Breaking Male Dominance

Ima keithel (mother’s market), an all-women market, surpasses any male-run business in Manipur. The trade is completely owned by women and hence, the name ima. This market trades all kinds of commodities ranging from textile- and agriculture-based products to fermented items. The traditional and contemporary textile commodities, fermented food and beverage items, and other traditional snacks sold in the market are manufactured by women in both rural and urban communities of Manipur. The supply and demand is fuelled by the economic role played by women as manufacturers, sales women, and customers. Irrespective of the class they come from, these women hold a strong position in the trade. The phenomenal growth of this market remains consistent with the growing power of women vendors. Shared values of “unity, trust and belongingness” amongst the women vendors make it possible to protect the integrity of the market. The social network in the market is strong and can be evidenced in the sitting patterns, pricing, selling, crowding, and bargaining processes therein. The organised clustering of imas selling similar items prevents interference and confusion. Some seats are inherited from women relatives who were previously imas in this market. Thus, the network ensures freedom from “male invasion” of the market.

However, this all-women space has been under crisis since the government destroyed the older structure. Women had shown their democratic, collective will against the government and agitated for long, adversely affecting livelihoods in the entire state. It was evident that it is these women who provide the main source of livelihood in a visibly patriarchal society. The oneness and organisation of these women in tackling issues of the market is the reason that the keithels continue to be a quintessential institution for trade in Manipur.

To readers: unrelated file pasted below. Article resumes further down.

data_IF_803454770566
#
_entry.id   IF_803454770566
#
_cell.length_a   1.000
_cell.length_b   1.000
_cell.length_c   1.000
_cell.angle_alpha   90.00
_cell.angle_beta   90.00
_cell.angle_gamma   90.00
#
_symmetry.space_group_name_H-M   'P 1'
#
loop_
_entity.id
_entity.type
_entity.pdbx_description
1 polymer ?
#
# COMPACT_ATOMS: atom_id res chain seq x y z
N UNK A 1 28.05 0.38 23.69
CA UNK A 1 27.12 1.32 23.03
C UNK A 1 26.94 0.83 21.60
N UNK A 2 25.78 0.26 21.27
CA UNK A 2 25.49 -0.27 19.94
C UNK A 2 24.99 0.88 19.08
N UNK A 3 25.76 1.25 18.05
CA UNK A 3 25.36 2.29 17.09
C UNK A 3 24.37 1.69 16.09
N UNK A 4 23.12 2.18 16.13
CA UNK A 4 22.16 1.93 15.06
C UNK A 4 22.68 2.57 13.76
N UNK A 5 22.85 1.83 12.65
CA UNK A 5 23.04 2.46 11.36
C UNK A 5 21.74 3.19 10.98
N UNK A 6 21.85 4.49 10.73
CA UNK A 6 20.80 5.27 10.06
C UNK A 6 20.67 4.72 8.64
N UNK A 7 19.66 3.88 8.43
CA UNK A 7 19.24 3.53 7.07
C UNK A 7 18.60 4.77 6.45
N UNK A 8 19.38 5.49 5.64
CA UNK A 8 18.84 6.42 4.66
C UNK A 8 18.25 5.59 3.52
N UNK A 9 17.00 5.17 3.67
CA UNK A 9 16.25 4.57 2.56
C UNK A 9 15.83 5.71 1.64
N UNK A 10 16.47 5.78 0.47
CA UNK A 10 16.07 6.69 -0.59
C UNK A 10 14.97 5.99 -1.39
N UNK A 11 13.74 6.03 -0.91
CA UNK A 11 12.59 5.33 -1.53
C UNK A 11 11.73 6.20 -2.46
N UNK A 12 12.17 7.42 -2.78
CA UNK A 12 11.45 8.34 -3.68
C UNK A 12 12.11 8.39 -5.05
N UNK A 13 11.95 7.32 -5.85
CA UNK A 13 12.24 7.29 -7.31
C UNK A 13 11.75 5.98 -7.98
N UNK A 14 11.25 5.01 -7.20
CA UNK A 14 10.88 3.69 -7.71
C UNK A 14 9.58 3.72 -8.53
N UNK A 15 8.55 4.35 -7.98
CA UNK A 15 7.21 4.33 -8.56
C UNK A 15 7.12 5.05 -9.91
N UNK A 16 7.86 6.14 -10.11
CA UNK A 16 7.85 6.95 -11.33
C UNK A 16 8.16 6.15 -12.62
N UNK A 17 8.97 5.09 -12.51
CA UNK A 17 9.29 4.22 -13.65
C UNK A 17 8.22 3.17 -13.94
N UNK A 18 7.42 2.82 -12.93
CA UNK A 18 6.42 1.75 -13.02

Apart from the ima market, another phenomenal movement that breaks male dominance in Meitei society is themeira paibi. It was awarded the Times of India Social Impact Awards: Lifetime Contribution in 2013 (Sunil 2013). It is a civilian movement fighting state atrocities and human rights violations, drug abuse, crimes against women, and the Armed Forces (Special Powers) Act (AFSPA). Meira paibi was established when the men of Meitei society became victims of violence and compulsive consumption of liquor and drugs in the early 1970s.

Every leikai has its own unit of meira paibi. Each and every married woman (as a meira paibi) moves out of her house at any time of the day and night, and reacts to injustice and anti-social activity spontaneously. This moving out of the household at any time is not resisted by the men. Women had been instrumental in various protests in the history of Manipur and had successfully brought about political transformation. Notable among these are the infamous and widespread civil disobedience movement (also known as the June uprising movement) in 2001, and the naked protest (against the rape and murder of Thangjam Manorama) in 2004 (that had caused the withdrawal of a ceasefire extension from Manipur and removal of the Assam Rifles from the Kangla Fort) to protect the integrity of Manipur.